Source: http://arxiv.org/abs/gr-qc/9510041v2

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Sep 22, 2013
09/13

by
Chiara Caprini; Ruth Durrer

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We compute the gravity waves induced by anisotropic stresses of stochastic primordial magnetic fields. The nucleosynthesis bound on gravity waves is then used to derive a limit on the magnetic field amplitude as function of the spectral index. The obtained limits are extraordinarily strong: If the primordial magnetic field is produced by a causal process, leading to a spectral index $n\ge 2$ on super horizon scales, galactic magnetic fields produced at the electroweak phase transition or...

Source: http://arxiv.org/abs/astro-ph/0106244v2

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Sep 20, 2013
09/13

by
Raphael Lamon; Ruth Durrer

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We consider super-gravity models in which the lightest supersymmetric particle (LSP) is a stable gravitino. The next-to-lightest supersymmetric particle (NLSP) freezes out with its thermal relic density and then decays after $(10^5-10^{10})$ sec, injecting high-energy photons into the cosmic plasma. These photons heat up the electron plasma which then thermalizes with the cosmic microwave background (CMB) via Compton scattering, bremsstrahlung and double-Compton scattering. Contrary to previous...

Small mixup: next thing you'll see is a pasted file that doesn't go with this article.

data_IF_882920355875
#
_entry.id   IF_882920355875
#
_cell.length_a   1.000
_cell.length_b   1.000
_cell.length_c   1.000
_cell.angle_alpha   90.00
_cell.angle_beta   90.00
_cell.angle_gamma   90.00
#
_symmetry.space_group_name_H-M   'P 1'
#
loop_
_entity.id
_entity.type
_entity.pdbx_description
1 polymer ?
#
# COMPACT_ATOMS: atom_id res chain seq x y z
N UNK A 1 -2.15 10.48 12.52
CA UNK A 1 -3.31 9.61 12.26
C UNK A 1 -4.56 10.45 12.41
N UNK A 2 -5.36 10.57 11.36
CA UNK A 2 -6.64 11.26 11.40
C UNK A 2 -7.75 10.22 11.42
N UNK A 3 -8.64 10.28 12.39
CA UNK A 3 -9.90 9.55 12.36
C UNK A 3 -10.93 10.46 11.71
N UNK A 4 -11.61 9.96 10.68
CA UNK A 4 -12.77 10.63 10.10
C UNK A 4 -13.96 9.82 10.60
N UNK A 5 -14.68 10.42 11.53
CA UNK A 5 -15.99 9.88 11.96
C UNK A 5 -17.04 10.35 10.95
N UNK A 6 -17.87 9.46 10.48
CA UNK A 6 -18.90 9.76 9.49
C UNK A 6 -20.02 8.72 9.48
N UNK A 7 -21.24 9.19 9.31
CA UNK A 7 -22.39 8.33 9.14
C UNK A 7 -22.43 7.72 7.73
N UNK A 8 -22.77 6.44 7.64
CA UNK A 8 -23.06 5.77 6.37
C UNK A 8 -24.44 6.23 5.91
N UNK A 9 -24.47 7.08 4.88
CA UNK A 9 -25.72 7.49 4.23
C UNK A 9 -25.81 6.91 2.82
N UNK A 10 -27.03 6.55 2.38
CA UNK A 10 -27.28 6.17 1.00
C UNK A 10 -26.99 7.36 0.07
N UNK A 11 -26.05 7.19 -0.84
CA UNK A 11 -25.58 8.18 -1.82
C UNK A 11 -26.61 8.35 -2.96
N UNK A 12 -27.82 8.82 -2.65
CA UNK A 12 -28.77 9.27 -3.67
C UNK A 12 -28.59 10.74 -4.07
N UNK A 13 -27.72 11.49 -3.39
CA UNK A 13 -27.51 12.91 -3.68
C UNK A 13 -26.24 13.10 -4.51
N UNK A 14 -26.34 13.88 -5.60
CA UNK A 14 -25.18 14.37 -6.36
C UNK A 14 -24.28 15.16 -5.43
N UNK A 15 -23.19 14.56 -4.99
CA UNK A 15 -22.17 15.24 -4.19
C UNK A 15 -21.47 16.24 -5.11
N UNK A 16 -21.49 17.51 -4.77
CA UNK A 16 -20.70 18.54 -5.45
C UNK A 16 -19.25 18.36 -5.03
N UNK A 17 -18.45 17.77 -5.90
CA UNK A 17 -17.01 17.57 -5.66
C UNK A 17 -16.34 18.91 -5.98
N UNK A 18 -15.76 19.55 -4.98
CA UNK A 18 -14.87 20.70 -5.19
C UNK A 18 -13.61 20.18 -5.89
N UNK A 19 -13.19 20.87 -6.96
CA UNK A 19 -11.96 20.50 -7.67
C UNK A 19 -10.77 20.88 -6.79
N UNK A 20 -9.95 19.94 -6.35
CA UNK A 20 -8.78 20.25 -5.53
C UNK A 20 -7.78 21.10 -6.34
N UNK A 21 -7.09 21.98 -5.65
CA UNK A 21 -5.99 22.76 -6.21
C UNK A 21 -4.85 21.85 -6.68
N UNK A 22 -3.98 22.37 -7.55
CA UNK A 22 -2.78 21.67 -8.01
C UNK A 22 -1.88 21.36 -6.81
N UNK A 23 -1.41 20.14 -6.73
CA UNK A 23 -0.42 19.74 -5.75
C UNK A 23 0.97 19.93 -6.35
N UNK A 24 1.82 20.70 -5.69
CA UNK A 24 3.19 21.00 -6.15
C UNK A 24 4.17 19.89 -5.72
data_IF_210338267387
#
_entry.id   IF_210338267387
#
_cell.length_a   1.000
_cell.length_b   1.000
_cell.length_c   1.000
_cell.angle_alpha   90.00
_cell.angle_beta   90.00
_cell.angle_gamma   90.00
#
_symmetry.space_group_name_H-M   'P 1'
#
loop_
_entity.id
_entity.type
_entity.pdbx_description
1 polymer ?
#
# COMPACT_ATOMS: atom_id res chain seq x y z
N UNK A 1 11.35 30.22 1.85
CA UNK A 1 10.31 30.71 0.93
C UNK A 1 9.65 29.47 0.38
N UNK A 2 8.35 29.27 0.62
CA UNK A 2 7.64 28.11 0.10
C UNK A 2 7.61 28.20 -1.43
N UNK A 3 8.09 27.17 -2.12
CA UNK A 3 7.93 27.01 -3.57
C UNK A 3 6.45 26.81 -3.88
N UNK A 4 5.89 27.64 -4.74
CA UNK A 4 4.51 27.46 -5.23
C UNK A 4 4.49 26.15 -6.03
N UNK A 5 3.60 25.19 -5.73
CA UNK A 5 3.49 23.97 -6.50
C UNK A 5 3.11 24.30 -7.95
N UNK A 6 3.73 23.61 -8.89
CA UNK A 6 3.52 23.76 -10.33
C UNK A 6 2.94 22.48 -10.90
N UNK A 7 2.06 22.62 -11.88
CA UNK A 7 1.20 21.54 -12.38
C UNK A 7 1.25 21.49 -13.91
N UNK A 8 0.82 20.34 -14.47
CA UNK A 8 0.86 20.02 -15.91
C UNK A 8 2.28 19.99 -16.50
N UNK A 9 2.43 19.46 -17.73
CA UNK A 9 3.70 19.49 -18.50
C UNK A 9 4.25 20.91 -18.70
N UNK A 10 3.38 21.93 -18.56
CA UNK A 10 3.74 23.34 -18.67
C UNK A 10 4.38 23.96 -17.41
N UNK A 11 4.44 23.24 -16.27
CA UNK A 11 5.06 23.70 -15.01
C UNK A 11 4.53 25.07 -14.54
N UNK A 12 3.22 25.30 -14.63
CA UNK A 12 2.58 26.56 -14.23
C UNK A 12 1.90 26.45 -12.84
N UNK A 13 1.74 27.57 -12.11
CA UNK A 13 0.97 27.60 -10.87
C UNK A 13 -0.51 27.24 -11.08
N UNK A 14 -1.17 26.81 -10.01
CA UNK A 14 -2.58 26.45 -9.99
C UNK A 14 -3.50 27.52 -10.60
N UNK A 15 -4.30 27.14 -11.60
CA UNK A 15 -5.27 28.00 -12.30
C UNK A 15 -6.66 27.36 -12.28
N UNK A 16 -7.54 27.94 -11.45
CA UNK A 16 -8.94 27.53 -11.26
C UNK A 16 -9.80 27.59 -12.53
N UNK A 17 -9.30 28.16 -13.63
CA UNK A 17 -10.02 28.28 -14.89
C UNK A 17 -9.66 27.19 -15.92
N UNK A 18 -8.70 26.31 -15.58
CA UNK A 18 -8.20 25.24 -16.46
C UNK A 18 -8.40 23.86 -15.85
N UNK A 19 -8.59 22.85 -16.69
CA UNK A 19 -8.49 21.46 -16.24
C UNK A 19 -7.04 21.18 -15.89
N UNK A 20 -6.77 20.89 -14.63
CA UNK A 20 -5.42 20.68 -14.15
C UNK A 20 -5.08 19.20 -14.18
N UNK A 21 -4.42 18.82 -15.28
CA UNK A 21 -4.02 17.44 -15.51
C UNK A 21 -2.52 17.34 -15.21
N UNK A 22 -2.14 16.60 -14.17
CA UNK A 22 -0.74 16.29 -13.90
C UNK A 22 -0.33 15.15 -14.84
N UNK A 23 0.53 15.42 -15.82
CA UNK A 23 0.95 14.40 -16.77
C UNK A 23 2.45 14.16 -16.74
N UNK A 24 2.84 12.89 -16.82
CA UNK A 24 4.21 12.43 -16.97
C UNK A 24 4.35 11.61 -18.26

Source: http://arxiv.org/abs/hep-ph/0506229v4

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Jun 27, 2018
06/18

by
Francesco Montanari; Ruth Durrer

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We investigate how the lensing potential can be measured tomographically with future galaxy surveys using their number counts. Such a measurement is an independent test of the standard $\Lambda$CDM framework and can be used to discern modified theories of gravity. We perform a Fisher matrix forecast based on galaxy angular-redshift power spectra, assuming specifications consistent with future photometric Euclid-like surveys and spectroscopic SKA-like surveys. For the Euclid-like survey we...

Topics: Cosmology and Nongalactic Astrophysics, Astrophysics

Source: http://arxiv.org/abs/1506.01369

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Sep 18, 2013
09/13

by
Marcus Ruser; Ruth Durrer

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We consider a two-brane system in a five-dimensional anti-de Sitter spacetime. We study particle creation due to the motion of the physical brane which first approaches the second static brane (contraction) and then recedes from it(expansion). The spectrum and the energy density of the generated gravitons are calculated. We show that the massless gravitons have a blue spectrum and that their energy density satisfies the nucleosynthesis bound with very mild constraints on the parameters. We also...